A Football Venue That Was Once Bombed: Seven Things To Know About Queen’s - UBITENNIS
Connect with us

ATP

A Football Venue That Was Once Bombed: Seven Things To Know About Queen’s

It is more than tennis that has taken place at the historic venue of the Fever-Tree championships.

Published

on

The Queen's Club (photo by Alberto Pezzali)

LONDON: The Queens club has become an established feature of the London sports scene since the tournament moved from Stanford Bridge back in 1890. Since then it has held a variety of events, but it is tennis that has become the main feature.

 

Known currently as the Fever-Tree Championships, the Queen’s club has annually held a men’s tournament since 1977. Previous champions include Andy Murray, Marin Cilic, and Grigor Dimitrov. In 2018 players voted the event as the ATP 500 tournament of the year and it was nominated for the event of the year at the BT Sports Industry Awards.

Besides the impressive resume, is an even more impressive history of Queen’s. Here are some things you may not know about the venue.

Football: The Queen’s Club was once used for football during the early 1900s. In 1908 the venue staged their first and only international match between England and Wales, who drew 1-1. Between 1895-1921 is was also the home ground for Corinthians football team.

Olympic links: When London held the summer Olympic Games for the first time in 1908, Queen’s was one of the venues selected to stage a series of sports. They were lawn tennis, real tennis and racket sports. Great Britain won 15 out of the 18 medals in tennis. Meanwhile, Evan Nole was a gold in the rackets tournament and later became the club secretary at Queen’s.

Other sports: Athletics, Australian Rules and baseball are some of the other events that have taken place on the grounds. In 1923 Harold Abrahams won the 100-yard dash at a varsity athletics match. Abrahams went on to win gold at the 1928 Olympics and was one of the athletes the film Chariots of fire is based on.

World War II: During the second world war, Queen’s wasn’t able to escape the carnage. In 1940 two bombs were dropped and destroyed two of the covered courts.

Wimbledon winners: 20 out of the last 21 Wimbledon champions have played at
Queen’s. The only exception is Roger Federer, who has a lifetime contract to play in Halle. A tournament that takes place during the same week as Queen’s.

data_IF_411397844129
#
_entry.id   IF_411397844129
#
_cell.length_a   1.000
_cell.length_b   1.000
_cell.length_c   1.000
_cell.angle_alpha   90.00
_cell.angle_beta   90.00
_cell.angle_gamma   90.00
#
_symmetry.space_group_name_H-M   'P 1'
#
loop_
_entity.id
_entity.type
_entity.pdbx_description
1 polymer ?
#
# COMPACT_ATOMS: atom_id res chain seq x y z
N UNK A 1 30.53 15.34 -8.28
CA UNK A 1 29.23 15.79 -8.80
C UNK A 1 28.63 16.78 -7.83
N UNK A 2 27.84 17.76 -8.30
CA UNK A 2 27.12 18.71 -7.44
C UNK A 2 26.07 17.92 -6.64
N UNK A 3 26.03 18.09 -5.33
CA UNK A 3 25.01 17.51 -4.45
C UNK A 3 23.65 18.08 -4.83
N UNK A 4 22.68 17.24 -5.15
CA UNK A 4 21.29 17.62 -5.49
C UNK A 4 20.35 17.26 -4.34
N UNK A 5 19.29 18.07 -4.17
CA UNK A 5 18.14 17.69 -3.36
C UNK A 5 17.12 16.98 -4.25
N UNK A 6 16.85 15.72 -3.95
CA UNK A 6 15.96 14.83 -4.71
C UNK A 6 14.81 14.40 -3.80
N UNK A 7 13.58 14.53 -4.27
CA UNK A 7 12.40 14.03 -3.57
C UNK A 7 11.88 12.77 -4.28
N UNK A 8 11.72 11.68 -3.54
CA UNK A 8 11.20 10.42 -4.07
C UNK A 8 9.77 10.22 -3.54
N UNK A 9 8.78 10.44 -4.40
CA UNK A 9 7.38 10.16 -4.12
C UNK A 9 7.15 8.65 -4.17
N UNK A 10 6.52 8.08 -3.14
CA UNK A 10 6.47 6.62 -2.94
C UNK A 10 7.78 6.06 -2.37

Capacity: Recently undergoing renovation to make the courts bigger, the premier court at Queen’s can now hold up to 9216 people and could 1 has a capacity of 927. Last year 71,000 people attended the tournament.

Davis Cup: in 2015 Great Britain hosted their first quarter-final tie in the Davis Cup since 1986 at Queen’s. They defeated France 3-2 on route to a historic title. Queen’s also hosted another tie between Britain and France back in 1990 which France won 5-0.

 

ATP

Fabio Fognini and Taylor Fritz win singles matches in Madrid

Published

on

The clash between Italy and the USA came down to a decisive doubles match at the Caja Magica in Madrid after Fabio Fognini and Taylor Fritz won their respective singles matches.

 

Fabio Fognini  beat Relly Opelka 6-4 6-7 6-3 after 1 hour and 54 minutes to give Italy a much-needed win to the Italian team.

Fognini earned an early break at 1-1 after two errors from Opelka and dropped just five points in five service games. Fognini did not face a break point to close out the first set 6-4 in 33 minutes.

Both players stayed neck and neck setting up a tie-break. Opelka earned a mini-break to take a 5-3 lead in the tie-break and earned three set points. The US player sealed the first set point, but Opelka converted his second chance 7-4.

Opelka saved the first break point with an ace, but Fognini converted his second chance with a forehand passing shot in the second set to take a 2-0 lead. Fognini dropped just three points to build up a 5-2 lead. Fognini served out the win on his first match point to give Italy a 1-0 win.

“I am tired for sure because it was tough. One of the things I did today was my serve, don’t ask me why. I am surprised about that”, said Fognini.

Taylor Fritz came back from one set down to beat Matteo Berrettini 5-7 7-6 (7-5) 6-2 in the second match. Berrettini saved a break point in the second game with a forehand down the line and a service winner. In the fifth game Fritz saved two break points in the fifth game. Berrettini broke serve in the 11th game to take a 6-5 and sealed the first set on his first set point.

In the third set both players stayed neck and neck til the sixth game to draw level to 3-3. In the seventh game Fritz saved a break point. Berrettini held his serve at love. Fritz closed out the second set at 6-5 after 51 minutes.